On August 13, 2017, I lost the love of my life. Rick Palmer and I celebrated our 20th wedding anniversary one month before he died at age 63 of complications from treatments for small cell lung cancer. He was my partner and soulmate, the love I had been looking for and finally found at age 40.

Rick was a talented writer and web designer and, in 2002, we began our own web and print design business. We worked together building the business and enjoyed traveling, writing, and playing together. Our dream was to spend our golden years together doing more of the same, but in the ten months from diagnosis to death, that dream shattered.

After Rick’s death, I quickly realized that the enormity of his loss was too much for me to handle on my own, so I began grief therapy. I also began writing through my grief in a journal of feelings, thoughts, memories, and poetry. As I navigate my new life alone, I share my journey and my efforts towards creating my “new normal” on my personal blog: The Writing Widow. I’m also on Instagram, Twitter, and Facebook.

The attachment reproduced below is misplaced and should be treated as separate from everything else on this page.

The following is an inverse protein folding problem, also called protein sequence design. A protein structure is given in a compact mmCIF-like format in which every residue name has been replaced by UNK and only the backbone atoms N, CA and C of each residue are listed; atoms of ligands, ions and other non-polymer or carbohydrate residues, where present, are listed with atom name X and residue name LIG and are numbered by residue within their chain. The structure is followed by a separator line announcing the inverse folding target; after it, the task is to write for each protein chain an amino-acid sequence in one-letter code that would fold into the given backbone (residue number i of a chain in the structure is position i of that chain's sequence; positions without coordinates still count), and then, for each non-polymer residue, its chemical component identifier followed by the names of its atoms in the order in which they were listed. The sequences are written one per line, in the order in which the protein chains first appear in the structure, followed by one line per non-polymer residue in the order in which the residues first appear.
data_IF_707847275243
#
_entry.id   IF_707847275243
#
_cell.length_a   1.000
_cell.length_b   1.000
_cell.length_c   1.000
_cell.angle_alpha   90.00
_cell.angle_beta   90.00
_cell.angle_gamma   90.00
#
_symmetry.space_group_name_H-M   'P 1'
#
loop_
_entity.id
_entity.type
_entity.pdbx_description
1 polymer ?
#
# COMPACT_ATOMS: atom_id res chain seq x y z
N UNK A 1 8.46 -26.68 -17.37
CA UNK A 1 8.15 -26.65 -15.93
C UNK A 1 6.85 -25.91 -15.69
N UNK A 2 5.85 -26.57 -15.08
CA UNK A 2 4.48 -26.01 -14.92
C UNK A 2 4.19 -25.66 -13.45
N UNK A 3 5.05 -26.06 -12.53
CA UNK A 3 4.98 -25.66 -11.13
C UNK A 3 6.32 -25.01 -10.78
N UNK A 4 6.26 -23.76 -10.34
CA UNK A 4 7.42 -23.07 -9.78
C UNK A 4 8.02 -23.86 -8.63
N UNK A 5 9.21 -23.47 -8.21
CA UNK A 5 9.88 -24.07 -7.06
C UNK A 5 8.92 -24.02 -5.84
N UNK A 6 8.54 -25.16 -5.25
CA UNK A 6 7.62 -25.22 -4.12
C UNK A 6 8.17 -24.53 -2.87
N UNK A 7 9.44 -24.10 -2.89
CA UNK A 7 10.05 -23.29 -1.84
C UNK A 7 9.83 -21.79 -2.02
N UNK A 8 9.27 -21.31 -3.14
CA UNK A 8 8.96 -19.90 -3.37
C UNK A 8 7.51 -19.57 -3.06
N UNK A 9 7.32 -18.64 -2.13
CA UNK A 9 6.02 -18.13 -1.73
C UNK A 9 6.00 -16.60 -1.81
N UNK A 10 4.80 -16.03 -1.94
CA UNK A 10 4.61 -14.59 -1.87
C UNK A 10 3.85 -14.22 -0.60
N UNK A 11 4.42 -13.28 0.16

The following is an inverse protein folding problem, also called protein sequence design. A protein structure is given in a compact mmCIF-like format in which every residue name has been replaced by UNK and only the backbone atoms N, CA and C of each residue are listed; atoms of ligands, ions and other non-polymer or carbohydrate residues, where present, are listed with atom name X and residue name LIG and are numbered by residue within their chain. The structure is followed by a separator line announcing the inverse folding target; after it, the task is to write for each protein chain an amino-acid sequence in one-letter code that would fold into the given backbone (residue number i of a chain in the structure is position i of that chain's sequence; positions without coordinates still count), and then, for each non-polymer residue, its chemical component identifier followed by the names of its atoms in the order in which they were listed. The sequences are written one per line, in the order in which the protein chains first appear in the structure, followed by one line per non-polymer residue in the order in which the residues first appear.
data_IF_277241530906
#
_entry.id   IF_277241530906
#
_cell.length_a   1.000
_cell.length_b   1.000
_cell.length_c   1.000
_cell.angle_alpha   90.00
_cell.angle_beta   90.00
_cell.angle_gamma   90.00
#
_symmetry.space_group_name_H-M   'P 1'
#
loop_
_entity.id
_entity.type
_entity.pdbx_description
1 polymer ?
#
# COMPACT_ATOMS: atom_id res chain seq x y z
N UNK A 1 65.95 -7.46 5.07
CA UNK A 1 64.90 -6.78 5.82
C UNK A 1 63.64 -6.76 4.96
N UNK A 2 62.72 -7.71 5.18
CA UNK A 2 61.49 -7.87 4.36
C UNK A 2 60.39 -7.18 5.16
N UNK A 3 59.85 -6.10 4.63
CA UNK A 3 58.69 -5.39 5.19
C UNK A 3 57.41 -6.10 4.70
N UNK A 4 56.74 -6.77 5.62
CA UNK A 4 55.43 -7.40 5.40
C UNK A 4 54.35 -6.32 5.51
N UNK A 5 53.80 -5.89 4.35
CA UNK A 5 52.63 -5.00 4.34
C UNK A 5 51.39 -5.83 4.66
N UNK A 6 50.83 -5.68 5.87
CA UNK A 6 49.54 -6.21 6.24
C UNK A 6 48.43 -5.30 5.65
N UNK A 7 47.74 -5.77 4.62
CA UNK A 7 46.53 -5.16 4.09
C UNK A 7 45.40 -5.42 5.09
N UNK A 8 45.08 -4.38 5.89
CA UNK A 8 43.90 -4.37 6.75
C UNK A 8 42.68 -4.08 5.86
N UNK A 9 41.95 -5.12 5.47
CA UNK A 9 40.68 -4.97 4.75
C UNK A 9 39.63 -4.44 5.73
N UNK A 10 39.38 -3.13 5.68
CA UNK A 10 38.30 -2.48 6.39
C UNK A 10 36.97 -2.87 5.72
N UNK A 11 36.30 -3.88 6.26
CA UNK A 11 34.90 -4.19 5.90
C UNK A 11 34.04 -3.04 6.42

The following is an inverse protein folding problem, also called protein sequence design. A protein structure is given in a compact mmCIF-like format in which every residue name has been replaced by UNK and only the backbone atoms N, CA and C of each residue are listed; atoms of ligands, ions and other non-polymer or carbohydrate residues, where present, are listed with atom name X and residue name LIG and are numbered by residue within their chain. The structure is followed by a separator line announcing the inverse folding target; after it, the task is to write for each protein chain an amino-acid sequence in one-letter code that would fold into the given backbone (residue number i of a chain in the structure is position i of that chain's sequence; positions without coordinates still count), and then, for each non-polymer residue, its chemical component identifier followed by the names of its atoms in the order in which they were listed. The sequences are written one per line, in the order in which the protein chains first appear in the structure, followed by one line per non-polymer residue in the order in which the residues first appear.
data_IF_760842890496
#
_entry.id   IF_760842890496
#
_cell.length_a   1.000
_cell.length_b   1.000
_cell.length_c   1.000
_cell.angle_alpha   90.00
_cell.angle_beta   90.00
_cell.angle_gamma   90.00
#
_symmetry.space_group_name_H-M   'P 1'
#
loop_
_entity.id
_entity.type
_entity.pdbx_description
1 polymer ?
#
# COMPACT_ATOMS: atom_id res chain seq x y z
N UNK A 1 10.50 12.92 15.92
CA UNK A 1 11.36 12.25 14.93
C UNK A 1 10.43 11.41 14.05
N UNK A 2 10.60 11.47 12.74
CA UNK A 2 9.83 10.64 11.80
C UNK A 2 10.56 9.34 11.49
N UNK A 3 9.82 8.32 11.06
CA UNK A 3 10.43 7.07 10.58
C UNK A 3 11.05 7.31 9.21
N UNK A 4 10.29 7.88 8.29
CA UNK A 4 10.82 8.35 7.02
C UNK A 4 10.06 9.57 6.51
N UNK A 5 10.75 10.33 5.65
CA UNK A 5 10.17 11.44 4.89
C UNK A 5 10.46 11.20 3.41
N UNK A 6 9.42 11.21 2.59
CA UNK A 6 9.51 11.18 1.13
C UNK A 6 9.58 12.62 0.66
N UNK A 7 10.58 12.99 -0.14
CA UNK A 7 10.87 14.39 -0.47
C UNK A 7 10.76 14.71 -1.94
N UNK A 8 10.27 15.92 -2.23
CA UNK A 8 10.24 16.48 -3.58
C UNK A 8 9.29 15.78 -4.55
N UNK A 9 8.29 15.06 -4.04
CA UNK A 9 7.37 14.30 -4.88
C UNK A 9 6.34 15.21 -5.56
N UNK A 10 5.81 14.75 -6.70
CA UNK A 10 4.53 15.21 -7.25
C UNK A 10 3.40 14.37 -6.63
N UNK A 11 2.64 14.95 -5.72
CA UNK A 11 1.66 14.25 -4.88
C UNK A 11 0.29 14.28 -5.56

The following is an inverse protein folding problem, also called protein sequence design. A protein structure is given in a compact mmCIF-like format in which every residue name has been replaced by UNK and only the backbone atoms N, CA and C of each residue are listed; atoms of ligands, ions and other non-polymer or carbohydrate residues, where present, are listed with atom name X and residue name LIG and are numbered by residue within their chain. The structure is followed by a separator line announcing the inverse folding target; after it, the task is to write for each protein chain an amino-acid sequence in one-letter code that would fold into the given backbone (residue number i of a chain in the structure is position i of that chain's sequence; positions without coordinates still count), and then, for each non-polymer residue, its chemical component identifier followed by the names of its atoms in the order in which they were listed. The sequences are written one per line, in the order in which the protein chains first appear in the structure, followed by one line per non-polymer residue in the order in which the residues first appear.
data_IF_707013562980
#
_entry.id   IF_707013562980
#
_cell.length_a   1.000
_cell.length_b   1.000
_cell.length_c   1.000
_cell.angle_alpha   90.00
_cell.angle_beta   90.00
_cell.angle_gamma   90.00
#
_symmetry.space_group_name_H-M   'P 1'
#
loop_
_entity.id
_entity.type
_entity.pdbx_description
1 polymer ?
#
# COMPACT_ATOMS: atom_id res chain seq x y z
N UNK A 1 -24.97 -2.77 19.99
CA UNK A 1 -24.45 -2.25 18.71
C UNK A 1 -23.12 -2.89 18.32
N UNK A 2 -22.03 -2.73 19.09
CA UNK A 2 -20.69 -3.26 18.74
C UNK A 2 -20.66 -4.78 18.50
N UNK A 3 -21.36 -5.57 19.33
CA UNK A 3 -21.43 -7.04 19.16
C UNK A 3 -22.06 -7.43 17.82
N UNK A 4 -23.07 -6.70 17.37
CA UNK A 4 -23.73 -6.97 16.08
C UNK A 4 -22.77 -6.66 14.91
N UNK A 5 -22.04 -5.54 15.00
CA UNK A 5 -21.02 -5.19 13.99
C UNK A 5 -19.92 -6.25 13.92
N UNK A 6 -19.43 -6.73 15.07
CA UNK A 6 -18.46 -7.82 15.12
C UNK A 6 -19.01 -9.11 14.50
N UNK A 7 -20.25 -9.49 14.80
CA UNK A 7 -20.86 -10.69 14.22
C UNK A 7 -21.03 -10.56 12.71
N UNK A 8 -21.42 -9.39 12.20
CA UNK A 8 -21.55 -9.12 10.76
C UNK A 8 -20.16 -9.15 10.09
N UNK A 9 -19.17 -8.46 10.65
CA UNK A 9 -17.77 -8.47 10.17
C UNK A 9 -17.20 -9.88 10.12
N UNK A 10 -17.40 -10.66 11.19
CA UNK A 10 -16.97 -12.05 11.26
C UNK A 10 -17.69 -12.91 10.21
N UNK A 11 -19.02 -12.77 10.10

I recently published two books about my grief journey: my poetry book, I Wanted to Grow Old With You: A Widow's First Year of Grief in Poetry, and compilation of my blog posts A Widow's Words: Grief, Reflection, Prose, and Poetry - The First Year." Both books are available in print and Kindle versions on